Marine Aquaculture In Indonesia

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Marine aquaculture in Indonesia is mainly divided into four common farmed species namely crustacean, finfish, sea cucumber, mollucs and seaweed (Table 1). Crustacean aquaculture sites could be found in most of Indonesia islands but are clustered in Jawa and Sulawesi. Almost half of Indonesia total marine aquaculture produced in Sulawesi, followed by Bali & Nusa Tenggara with 25.7 percent; Jawa with 21.2 percent. Sumatra, Kalimantan, Papua and Maluku share the remaining 10 percent fairly evenly. In the term of cultivated species, seaweeds accounts for 89.6 percent followed by finfish for 5.29 percent; crustacean 5.24 percent; mollucs and sea cucumber for less than 1 percent.
Dominant species cultivated vary at regional scale. In Sulawesi, seaweed
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There are current evidences that relative sea level rise globally increased in the last several decades. Intergovernmental Panel on Climate Change (IPCC, 2013) has projected that the global annual sea-level rise about 2mm (1-3 mm/year in coastal areas of Asia) and projected to accelerate to a rate of about 5 mm per year over the next century. The rise of sea-level in Indonesia coastal areas have increased by 1-8mm per year (Asia Development Bank, 2009c). The effect of sea level rise on habitats suitable for aquaculture will be spatially variable over the next decade. The rates of sea-level rises are likely to accelerate. Under very conservative scenario, sea level rise in Indonesia coastal areas, excluding land movements, is 40cm by 2010 (Cruz et al., 2007). This suggests a 4-fold increase in current rates of sea-level rise toward the century. The 1cm sea-level rise will easily outstrip rates of isostatic uplift throughout Indonesia islands. Increase in sea-level will result in the loss of intertidal habitants if floods defenses are maintenance (Crooks, 2004). Habitants loss in intertidal areas is likely to exert impact on shellfish cultivations, while finfish aquaculture may be less affected (Callaway et al, 2012). The rise of sea-level is expected to destroy areas where sand belts are important to protect the lagoons…show more content…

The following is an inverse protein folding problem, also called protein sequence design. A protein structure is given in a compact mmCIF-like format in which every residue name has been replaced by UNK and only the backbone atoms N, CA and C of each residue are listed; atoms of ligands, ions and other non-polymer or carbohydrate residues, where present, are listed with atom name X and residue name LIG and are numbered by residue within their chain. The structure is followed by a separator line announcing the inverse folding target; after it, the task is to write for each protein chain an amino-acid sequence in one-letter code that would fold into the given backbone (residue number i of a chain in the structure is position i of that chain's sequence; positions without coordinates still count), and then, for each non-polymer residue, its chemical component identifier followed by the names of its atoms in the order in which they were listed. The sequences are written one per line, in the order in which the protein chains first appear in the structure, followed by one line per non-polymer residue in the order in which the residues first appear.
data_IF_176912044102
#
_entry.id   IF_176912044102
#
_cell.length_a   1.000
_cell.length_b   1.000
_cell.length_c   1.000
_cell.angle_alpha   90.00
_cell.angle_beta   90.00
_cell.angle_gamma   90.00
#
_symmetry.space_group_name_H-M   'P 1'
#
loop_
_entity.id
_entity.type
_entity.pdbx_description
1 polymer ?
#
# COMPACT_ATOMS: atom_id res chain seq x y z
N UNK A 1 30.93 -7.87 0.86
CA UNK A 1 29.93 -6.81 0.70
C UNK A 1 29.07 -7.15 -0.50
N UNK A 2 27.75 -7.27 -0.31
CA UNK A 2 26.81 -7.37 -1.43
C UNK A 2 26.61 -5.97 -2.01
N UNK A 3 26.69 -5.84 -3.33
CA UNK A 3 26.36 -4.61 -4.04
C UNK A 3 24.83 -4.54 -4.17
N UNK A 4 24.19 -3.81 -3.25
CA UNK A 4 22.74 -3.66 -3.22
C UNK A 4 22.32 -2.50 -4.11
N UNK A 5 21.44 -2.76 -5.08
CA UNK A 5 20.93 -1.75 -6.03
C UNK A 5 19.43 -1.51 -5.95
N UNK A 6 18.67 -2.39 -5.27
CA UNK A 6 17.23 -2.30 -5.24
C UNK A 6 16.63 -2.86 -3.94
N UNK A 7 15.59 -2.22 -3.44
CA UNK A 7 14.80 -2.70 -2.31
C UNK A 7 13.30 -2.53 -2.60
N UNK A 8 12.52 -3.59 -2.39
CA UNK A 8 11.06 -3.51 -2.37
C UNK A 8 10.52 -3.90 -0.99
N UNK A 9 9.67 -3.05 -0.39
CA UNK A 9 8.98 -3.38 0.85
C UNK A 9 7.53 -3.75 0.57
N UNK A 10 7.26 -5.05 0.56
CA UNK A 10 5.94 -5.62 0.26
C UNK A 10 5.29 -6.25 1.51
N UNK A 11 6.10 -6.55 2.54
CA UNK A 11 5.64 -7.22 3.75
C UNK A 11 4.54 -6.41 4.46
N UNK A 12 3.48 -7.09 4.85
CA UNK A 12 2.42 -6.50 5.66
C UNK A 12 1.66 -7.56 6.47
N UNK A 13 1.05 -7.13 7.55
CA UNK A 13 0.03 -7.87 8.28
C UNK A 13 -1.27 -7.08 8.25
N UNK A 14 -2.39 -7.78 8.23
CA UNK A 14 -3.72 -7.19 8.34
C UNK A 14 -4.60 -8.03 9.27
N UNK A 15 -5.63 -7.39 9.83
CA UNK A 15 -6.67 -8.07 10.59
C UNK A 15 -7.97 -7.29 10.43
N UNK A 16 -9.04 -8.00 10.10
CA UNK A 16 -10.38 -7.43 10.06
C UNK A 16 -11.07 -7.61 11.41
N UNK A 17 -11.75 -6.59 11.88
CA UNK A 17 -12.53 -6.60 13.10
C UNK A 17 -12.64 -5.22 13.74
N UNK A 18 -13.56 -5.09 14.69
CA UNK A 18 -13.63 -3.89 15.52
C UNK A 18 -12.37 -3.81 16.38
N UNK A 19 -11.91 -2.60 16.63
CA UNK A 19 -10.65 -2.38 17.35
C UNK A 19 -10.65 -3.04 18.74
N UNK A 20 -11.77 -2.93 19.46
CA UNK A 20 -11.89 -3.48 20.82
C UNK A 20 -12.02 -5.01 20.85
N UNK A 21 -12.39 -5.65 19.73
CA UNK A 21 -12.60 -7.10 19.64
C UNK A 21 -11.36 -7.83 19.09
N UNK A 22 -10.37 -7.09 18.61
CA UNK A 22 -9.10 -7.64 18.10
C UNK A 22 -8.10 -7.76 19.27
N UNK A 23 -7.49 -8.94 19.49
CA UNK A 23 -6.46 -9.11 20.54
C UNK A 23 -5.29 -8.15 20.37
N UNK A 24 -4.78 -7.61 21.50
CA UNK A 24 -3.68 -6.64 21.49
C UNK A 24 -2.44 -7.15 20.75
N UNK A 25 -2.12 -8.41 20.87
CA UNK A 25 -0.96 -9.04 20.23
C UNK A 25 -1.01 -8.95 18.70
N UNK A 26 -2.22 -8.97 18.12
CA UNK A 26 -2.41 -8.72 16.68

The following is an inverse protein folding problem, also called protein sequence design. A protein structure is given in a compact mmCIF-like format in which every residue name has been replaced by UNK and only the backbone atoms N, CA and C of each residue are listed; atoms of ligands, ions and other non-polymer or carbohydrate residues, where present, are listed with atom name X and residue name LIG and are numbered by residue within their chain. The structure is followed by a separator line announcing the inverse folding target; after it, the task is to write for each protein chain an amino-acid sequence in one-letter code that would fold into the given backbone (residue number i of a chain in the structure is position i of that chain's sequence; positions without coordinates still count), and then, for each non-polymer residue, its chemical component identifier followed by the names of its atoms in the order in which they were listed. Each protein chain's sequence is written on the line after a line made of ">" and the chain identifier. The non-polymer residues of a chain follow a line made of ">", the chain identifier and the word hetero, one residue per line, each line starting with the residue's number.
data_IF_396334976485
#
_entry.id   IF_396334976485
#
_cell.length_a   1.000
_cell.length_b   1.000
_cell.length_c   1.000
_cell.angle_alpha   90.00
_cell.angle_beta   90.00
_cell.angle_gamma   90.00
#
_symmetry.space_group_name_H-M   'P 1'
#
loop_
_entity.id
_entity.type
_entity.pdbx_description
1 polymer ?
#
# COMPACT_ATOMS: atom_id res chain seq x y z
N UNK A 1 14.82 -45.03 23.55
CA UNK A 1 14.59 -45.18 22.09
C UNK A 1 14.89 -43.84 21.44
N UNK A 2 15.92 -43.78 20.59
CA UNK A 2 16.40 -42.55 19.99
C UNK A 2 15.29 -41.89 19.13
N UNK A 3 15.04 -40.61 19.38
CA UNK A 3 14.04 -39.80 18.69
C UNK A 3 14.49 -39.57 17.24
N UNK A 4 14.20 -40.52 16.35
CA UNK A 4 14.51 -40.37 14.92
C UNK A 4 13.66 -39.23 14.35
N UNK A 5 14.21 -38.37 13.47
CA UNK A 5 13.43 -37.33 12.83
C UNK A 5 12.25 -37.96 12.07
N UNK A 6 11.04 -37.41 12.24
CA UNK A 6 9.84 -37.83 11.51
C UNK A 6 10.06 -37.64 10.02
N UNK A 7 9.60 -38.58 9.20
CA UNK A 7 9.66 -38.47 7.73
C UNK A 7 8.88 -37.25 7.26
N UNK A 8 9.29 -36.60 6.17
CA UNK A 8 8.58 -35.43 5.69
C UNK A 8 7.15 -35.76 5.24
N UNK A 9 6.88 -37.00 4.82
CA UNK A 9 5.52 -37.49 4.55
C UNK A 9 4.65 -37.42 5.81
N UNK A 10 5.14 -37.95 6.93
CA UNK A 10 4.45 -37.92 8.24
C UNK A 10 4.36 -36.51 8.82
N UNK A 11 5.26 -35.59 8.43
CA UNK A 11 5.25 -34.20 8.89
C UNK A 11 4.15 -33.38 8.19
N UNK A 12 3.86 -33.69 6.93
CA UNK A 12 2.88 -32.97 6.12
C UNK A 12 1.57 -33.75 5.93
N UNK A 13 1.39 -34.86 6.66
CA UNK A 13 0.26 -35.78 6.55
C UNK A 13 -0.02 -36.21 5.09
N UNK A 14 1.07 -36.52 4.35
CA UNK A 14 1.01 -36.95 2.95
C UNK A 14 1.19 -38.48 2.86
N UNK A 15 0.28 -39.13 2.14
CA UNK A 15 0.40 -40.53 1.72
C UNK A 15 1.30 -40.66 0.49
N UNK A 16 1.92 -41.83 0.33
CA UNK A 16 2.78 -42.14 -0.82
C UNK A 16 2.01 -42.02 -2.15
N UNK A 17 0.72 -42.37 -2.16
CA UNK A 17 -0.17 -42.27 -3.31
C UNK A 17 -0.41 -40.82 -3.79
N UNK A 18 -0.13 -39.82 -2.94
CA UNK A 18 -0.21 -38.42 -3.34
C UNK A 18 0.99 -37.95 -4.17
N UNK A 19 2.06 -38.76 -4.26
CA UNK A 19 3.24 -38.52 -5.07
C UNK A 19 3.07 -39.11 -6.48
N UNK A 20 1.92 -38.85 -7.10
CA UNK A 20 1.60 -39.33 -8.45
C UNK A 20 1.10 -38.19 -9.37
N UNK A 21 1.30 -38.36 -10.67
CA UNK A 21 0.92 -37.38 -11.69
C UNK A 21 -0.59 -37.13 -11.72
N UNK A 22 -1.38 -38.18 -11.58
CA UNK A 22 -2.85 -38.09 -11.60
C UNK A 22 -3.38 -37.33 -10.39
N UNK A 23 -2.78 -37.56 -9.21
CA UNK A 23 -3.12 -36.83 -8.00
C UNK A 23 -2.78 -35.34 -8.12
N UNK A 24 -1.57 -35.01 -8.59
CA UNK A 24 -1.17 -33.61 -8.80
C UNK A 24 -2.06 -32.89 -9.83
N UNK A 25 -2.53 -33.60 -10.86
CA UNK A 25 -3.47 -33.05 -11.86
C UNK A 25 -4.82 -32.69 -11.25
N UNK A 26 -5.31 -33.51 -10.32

Aquaculture operators may be in conflict with wild harvest fishermen over access to broodstock, for example, or with tourist and residential groups over access to sites. The development of aquaculture industry in Indonesia relies on access to suitable sites. The key criteria for site suitability include access to water and good local infrastructure. However, the site factors sought by aquaculture operators are also sought by other users, and thereby competition for access to sites is frequently intense. The prospect of expanses of water in easy-to-reach locations make many potential aquaculture sites highly desirable for environmental and tourist purposes. The result will cause aquaculture development may constrained by the loss of sites to these

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